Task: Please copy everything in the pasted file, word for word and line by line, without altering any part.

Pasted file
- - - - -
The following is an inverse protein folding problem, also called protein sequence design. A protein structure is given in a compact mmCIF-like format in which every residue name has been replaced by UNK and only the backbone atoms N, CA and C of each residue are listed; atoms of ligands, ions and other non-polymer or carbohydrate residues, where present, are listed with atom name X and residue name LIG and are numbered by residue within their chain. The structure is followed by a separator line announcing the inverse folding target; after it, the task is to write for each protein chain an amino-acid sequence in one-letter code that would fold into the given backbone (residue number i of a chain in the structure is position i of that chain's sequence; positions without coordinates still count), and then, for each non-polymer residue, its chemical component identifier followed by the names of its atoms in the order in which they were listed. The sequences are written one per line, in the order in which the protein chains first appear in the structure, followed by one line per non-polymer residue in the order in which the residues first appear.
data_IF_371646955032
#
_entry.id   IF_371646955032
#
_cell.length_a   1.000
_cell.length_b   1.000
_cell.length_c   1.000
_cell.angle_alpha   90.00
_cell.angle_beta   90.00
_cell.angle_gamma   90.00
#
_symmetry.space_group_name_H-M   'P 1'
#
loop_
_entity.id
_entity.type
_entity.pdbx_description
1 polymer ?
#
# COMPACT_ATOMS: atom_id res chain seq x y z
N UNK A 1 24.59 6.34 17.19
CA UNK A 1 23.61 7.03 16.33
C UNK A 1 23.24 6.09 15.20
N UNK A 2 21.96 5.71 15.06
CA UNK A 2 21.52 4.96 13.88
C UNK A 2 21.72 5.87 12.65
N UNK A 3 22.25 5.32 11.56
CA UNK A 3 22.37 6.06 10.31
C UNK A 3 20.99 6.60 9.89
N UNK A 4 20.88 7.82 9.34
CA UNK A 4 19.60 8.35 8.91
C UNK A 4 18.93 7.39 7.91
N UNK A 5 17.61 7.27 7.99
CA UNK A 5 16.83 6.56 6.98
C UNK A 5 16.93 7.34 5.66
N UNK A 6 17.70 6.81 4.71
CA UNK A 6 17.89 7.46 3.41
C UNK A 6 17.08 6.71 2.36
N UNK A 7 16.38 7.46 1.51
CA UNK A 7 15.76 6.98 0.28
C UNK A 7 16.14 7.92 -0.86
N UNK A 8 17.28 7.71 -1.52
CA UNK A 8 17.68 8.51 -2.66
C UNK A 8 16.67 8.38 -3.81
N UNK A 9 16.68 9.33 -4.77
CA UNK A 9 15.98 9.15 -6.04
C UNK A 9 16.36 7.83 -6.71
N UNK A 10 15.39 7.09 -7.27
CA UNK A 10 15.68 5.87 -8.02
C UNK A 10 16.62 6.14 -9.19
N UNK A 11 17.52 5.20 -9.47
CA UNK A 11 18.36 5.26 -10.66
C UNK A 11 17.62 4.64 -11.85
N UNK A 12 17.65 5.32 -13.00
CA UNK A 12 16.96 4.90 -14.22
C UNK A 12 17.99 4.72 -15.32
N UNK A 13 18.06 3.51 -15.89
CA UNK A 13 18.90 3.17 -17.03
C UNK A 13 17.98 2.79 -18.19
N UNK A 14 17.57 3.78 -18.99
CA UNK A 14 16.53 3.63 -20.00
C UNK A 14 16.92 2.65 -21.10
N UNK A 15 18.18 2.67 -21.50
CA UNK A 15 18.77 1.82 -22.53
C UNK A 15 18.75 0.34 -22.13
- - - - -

The following is an inverse protein folding problem, also called protein sequence design. A protein structure is given in a compact mmCIF-like format in which every residue name has been replaced by UNK and only the backbone atoms N, CA and C of each residue are listed; atoms of ligands, ions and other non-polymer or carbohydrate residues, where present, are listed with atom name X and residue name LIG and are numbered by residue within their chain. The structure is followed by a separator line announcing the inverse folding target; after it, the task is to write for each protein chain an amino-acid sequence in one-letter code that would fold into the given backbone (residue number i of a chain in the structure is position i of that chain's sequence; positions without coordinates still count), and then, for each non-polymer residue, its chemical component identifier followed by the names of its atoms in the order in which they were listed. The sequences are written one per line, in the order in which the protein chains first appear in the structure, followed by one line per non-polymer residue in the order in which the residues first appear.
data_IF_371646955032
#
_entry.id   IF_371646955032
#
_cell.length_a   1.000
_cell.length_b   1.000
_cell.length_c   1.000
_cell.angle_alpha   90.00
_cell.angle_beta   90.00
_cell.angle_gamma   90.00
#
_symmetry.space_group_name_H-M   'P 1'
#
loop_
_entity.id
_entity.type
_entity.pdbx_description
1 polymer ?
#
# COMPACT_ATOMS: atom_id res chain seq x y z
N UNK A 1 24.59 6.34 17.19
CA UNK A 1 23.61 7.03 16.33
C UNK A 1 23.24 6.09 15.20
N UNK A 2 21.96 5.71 15.06
CA UNK A 2 21.52 4.96 13.88
C UNK A 2 21.72 5.87 12.65
N UNK A 3 22.25 5.32 11.56
CA UNK A 3 22.37 6.06 10.31
C UNK A 3 20.99 6.60 9.89
N UNK A 4 20.88 7.82 9.34
CA UNK A 4 19.60 8.35 8.91
C UNK A 4 18.93 7.39 7.91
N UNK A 5 17.61 7.27 7.99
CA UNK A 5 16.83 6.56 6.98
C UNK A 5 16.93 7.34 5.66
N UNK A 6 17.70 6.81 4.71
CA UNK A 6 17.89 7.46 3.41
C UNK A 6 17.08 6.71 2.36
N UNK A 7 16.38 7.46 1.51
CA UNK A 7 15.76 6.98 0.28
C UNK A 7 16.14 7.92 -0.86
N UNK A 8 17.28 7.71 -1.52
CA UNK A 8 17.68 8.51 -2.66
C UNK A 8 16.67 8.38 -3.81
N UNK A 9 16.68 9.33 -4.77
CA UNK A 9 15.98 9.15 -6.04
C UNK A 9 16.36 7.83 -6.71
N UNK A 10 15.39 7.09 -7.27
CA UNK A 10 15.68 5.87 -8.02
C UNK A 10 16.62 6.14 -9.19
N UNK A 11 17.52 5.20 -9.47
CA UNK A 11 18.36 5.26 -10.66
C UNK A 11 17.62 4.64 -11.85
N UNK A 12 17.65 5.32 -13.00
CA UNK A 12 16.96 4.90 -14.22
C UNK A 12 17.99 4.72 -15.32
N UNK A 13 18.06 3.51 -15.89
CA UNK A 13 18.90 3.17 -17.03
C UNK A 13 17.98 2.79 -18.19
N UNK A 14 17.57 3.78 -18.99
CA UNK A 14 16.53 3.63 -20.00
C UNK A 14 16.92 2.65 -21.10
N UNK A 15 18.18 2.67 -21.50
CA UNK A 15 18.77 1.82 -22.53
C UNK A 15 18.75 0.34 -22.13